The official Newberry blog investigating the library’s collection and highlighting the users and staff who help bring it to life every day.
When you think about the French Revolution, what do you see? Perhaps a guillotine, a king and queen executed, or the storming of the Bastille prison in Paris. I certainly had these vivid images in mind when I became manager of a project, generously funded by the Council on Library and Information Resources (CLIR) and The Andrew W. Mellon Foundation, to catalog the Newberry’s extensive French Revolutionary pamphlet collections.
The Newberry’s French Revolution and Louis XVI Trial and Execution Collections collectively contain more than 30,000 pamphlets published between 1780 and 1810. A few years after the completion of the cataloging project, in 2013, the Newberry received an additional grant from the Digitizing Hidden Special Collections and Archives program administered by CLIR to digitize both collections.
Our project partner, Internet Archive, recently completed digitizing the French Revolutionary pamphlets. They are free to read, download, and repurpose with no restrictions.
With this new level of accessibility for our pamphlets, anyone with an Internet connection can explore texts that move beyond the sensational guillotine and illuminate the daily struggles and victories of the new French republic and its citizens.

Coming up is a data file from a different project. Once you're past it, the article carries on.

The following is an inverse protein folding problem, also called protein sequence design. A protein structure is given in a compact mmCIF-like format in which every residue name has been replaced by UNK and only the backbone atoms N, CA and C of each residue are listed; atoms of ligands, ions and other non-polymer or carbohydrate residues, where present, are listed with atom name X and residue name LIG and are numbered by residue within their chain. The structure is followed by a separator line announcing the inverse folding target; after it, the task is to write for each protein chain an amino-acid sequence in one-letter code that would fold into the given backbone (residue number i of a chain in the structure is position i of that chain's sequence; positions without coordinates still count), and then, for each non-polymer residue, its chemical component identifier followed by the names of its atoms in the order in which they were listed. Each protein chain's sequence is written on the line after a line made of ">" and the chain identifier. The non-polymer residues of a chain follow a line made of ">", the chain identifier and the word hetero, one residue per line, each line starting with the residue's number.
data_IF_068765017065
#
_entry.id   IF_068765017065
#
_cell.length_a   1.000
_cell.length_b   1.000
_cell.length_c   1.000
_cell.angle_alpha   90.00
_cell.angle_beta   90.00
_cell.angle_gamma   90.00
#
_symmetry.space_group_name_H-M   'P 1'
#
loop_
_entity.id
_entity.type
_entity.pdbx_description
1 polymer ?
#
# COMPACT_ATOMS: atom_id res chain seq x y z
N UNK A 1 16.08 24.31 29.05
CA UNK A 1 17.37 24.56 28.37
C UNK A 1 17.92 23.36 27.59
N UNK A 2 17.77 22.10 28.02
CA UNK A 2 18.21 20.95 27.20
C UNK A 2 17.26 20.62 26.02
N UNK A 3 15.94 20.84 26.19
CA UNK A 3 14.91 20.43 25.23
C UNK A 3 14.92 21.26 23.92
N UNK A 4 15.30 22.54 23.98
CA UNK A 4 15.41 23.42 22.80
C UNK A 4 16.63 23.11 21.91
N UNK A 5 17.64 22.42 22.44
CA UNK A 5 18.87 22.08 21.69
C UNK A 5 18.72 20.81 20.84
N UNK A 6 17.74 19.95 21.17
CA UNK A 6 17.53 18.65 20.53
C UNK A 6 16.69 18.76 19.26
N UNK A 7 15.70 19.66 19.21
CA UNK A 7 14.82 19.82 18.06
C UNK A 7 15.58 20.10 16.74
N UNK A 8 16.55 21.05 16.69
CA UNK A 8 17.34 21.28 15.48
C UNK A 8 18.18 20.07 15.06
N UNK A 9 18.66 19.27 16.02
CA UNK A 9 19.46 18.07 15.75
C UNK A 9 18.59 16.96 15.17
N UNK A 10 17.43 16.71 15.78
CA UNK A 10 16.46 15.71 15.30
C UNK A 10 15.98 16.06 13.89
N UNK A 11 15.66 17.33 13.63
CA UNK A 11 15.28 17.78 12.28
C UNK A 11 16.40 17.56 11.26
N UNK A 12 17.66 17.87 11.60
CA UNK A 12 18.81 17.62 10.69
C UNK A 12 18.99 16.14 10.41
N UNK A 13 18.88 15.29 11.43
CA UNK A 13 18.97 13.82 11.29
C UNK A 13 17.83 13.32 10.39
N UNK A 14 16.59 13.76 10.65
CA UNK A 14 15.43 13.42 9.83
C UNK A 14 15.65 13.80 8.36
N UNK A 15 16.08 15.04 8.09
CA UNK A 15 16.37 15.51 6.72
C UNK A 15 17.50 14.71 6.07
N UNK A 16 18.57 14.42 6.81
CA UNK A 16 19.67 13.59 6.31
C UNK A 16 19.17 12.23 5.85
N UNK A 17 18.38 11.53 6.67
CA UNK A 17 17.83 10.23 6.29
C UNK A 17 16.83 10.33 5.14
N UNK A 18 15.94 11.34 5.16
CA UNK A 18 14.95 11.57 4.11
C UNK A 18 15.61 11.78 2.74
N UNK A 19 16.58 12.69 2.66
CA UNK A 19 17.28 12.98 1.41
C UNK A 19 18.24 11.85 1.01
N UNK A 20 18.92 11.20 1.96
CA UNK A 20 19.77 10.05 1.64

Some of my favorite pamphlets document the social aspects of the Revolution. As many French citizens struggled with widespread food shortages and rising food prices, they may have turned to instructions for storing and cooking potatoes, with recipes for potato bread and simple mashed potatoes, or supported a plan by a government official to increase production of France’s native beechnut oil as a less-costly alternative to olive oil.
As French political institutions became more secularized, some citizens may have perused a proposal for a system of naming newborn children based on the date and time of birth and the seasonal rhythm of nature, rather than naming them after Catholic saints. (Although this system didn’t seem to gain much traction, one member of our project team discovered an instance of the secular and religious combined: a baby girl baptized as Jeanne et Artichaut, or Joan Artichoke.)
The French pamphlet collections also contain examples of diversion and entertainment, such as an anonymously authored play dramatizing the trial and execution of Louis XVI and a piece of dance music entitled La Guillotinne with lyrics that have nothing to do with that apparatus of the Revolution. (But who can resist a sensational title?)
Because of the careful, efficient work of our partners at Internet Archive, we are now able to add one more pamphlet collection to our digitization project, which is scheduled to wrap up this summer: a collection of 3,000 French political pamphlets published primarily between 1560 and 1653. These pamphlets cover the French Wars of Religion waged between Catholics and Protestants and the rise of absolute monarchy under the “Sun King” Louis XIV.
Read all of our digitized French pamphlets in our Internet Archive collection, and stay up-to-date on project news on our Tumblr blog Voices of the Revolution. We would love to hear about your favorites, too!
By Jessica Grzegorski, Principal Cataloging Librarian